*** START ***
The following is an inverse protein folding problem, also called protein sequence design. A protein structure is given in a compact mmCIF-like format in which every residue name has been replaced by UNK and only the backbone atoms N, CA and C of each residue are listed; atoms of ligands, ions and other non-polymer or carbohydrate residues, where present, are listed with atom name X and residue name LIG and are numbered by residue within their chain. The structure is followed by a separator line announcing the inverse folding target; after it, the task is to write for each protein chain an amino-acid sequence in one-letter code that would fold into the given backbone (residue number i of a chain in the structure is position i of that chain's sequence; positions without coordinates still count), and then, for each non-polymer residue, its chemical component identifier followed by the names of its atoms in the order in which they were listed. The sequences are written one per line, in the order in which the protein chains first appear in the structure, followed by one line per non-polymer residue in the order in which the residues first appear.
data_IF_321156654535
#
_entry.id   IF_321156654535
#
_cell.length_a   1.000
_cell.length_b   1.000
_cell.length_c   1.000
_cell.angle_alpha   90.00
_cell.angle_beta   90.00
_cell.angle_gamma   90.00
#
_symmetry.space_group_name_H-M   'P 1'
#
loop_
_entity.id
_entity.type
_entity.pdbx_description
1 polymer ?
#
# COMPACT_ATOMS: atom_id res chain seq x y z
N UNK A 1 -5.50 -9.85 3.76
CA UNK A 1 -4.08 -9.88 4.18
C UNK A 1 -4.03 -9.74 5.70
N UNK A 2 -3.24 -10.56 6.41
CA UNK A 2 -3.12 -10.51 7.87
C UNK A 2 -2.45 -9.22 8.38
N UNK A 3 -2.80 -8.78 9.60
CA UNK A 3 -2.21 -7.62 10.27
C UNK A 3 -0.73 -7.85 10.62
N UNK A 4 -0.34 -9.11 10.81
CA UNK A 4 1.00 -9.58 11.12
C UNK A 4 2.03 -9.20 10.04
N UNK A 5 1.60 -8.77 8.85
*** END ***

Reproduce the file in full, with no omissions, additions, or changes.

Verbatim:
The following is an inverse protein folding problem, also called protein sequence design. A protein structure is given in a compact mmCIF-like format in which every residue name has been replaced by UNK and only the backbone atoms N, CA and C of each residue are listed; atoms of ligands, ions and other non-polymer or carbohydrate residues, where present, are listed with atom name X and residue name LIG and are numbered by residue within their chain. The structure is followed by a separator line announcing the inverse folding target; after it, the task is to write for each protein chain an amino-acid sequence in one-letter code that would fold into the given backbone (residue number i of a chain in the structure is position i of that chain's sequence; positions without coordinates still count), and then, for each non-polymer residue, its chemical component identifier followed by the names of its atoms in the order in which they were listed. The sequences are written one per line, in the order in which the protein chains first appear in the structure, followed by one line per non-polymer residue in the order in which the residues first appear.
data_IF_321156654535
#
_entry.id   IF_321156654535
#
_cell.length_a   1.000
_cell.length_b   1.000
_cell.length_c   1.000
_cell.angle_alpha   90.00
_cell.angle_beta   90.00
_cell.angle_gamma   90.00
#
_symmetry.space_group_name_H-M   'P 1'
#
loop_
_entity.id
_entity.type
_entity.pdbx_description
1 polymer ?
#
# COMPACT_ATOMS: atom_id res chain seq x y z
N UNK A 1 -5.50 -9.85 3.76
CA UNK A 1 -4.08 -9.88 4.18
C UNK A 1 -4.03 -9.74 5.70
N UNK A 2 -3.24 -10.56 6.41
CA UNK A 2 -3.12 -10.51 7.87
C UNK A 2 -2.45 -9.22 8.38
N UNK A 3 -2.80 -8.78 9.60
CA UNK A 3 -2.21 -7.62 10.27
C UNK A 3 -0.73 -7.85 10.62
N UNK A 4 -0.34 -9.11 10.81
CA UNK A 4 1.00 -9.58 11.12
C UNK A 4 2.03 -9.20 10.04
N UNK A 5 1.60 -8.77 8.85